The uninhabited island of Boreray (Gael: Boraraigh) is one of the St. Kilda group of islands that lie 52 miles (83 km) west of South Harris in the Western Isles. Situated 3 miles (5 km) northeast of Hirta, this island is little more than a rock outlier surrounded by steep cliffs that are home to great numbers of nesting sea birds. Owned by the National Trust for Scotland, it is a mile (1.6 km) in length (north to south), a half-mile (1 km) wide, has an area of 76.5 ha (189 acres) and reaches a maximum height of 384m (1260 feet) at Mullach an Eilein.

There are a number of small stone storage huts, known as cleits, scattered across the slopes of the island. There are also other buildings and the remains of an agricultural field system, although it is not clear whether these were used by a transient population who came from Hirta to collect seabirds or whether the island once supported a permanent population.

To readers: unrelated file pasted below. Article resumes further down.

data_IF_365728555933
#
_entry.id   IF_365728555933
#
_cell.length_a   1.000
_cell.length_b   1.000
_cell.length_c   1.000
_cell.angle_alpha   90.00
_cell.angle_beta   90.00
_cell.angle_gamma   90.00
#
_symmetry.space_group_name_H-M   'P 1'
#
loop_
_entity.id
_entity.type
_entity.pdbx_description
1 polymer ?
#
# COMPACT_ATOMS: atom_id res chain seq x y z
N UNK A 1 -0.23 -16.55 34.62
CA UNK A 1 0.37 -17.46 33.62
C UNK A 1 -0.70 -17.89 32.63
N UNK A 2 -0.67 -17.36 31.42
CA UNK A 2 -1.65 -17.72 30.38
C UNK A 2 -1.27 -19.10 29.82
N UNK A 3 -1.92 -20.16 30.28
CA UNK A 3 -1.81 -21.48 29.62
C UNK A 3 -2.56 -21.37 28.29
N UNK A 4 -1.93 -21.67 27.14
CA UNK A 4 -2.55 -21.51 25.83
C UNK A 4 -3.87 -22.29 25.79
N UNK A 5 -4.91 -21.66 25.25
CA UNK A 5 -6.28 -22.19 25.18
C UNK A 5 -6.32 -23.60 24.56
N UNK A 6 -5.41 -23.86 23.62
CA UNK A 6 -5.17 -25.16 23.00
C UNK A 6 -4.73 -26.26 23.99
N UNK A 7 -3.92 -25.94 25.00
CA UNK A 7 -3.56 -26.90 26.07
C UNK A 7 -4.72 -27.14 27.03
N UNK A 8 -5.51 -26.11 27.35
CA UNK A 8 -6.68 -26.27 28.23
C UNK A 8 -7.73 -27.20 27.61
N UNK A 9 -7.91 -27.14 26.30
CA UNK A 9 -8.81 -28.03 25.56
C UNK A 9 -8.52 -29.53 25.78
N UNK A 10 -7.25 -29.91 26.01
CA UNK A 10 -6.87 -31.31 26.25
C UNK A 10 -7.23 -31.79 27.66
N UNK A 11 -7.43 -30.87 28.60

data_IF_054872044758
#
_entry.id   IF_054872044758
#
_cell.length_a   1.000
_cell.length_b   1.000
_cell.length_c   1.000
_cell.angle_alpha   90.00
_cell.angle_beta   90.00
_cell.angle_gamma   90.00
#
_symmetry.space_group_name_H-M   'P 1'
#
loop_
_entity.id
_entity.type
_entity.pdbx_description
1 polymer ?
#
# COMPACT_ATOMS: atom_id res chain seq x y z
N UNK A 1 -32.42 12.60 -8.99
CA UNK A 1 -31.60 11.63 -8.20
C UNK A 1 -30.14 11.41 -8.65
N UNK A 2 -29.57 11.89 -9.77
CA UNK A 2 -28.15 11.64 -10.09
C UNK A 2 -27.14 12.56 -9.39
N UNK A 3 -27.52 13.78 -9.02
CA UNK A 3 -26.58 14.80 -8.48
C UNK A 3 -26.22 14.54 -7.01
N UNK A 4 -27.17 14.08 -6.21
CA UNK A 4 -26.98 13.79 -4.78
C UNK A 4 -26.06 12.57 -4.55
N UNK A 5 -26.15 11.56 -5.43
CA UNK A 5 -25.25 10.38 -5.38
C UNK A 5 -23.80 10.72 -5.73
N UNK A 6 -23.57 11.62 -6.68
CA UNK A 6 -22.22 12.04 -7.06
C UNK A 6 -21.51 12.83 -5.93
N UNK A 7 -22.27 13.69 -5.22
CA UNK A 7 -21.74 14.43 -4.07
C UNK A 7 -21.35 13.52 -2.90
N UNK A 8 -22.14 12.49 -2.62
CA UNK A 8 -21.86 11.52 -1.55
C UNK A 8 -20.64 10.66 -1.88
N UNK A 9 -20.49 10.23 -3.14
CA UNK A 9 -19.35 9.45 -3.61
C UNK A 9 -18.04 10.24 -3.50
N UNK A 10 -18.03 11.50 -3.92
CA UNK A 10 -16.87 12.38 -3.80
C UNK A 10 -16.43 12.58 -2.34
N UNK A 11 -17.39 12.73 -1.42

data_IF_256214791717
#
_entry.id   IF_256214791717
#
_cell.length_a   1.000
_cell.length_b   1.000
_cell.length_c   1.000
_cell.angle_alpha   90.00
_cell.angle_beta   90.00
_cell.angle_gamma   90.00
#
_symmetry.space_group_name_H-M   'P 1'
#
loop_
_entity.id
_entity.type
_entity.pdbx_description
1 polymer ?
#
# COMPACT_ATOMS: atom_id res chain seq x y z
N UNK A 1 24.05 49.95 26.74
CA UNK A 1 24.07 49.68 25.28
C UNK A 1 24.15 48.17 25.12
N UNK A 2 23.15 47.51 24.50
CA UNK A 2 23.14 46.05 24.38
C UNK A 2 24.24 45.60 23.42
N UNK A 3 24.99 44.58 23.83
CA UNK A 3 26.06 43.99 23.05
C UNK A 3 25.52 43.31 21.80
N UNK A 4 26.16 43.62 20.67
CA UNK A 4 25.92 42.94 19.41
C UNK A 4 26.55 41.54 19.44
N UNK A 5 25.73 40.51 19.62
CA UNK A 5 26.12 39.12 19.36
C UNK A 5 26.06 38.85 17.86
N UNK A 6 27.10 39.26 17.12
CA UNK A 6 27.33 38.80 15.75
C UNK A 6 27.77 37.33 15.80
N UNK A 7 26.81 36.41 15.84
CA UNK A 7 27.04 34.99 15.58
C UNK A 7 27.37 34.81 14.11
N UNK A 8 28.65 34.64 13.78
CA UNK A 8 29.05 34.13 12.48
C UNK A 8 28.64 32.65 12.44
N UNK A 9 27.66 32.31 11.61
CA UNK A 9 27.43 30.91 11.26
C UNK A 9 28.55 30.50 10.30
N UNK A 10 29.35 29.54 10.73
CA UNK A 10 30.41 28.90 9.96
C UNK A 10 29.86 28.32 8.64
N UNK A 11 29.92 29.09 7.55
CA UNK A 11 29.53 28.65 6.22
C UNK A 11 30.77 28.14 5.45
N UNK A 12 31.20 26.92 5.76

The island gives its name to a rare breed of sheep, which emerged through accidental breeding in the 19th century. These sheep are small and hardy, with dense brown wool. Many sheep remained when the islanders were evacuated from the archipelago in the 1930s and the residual population is feral.

The rock tower of Stac an Armin lies to the north, with Stac Lee to the west.

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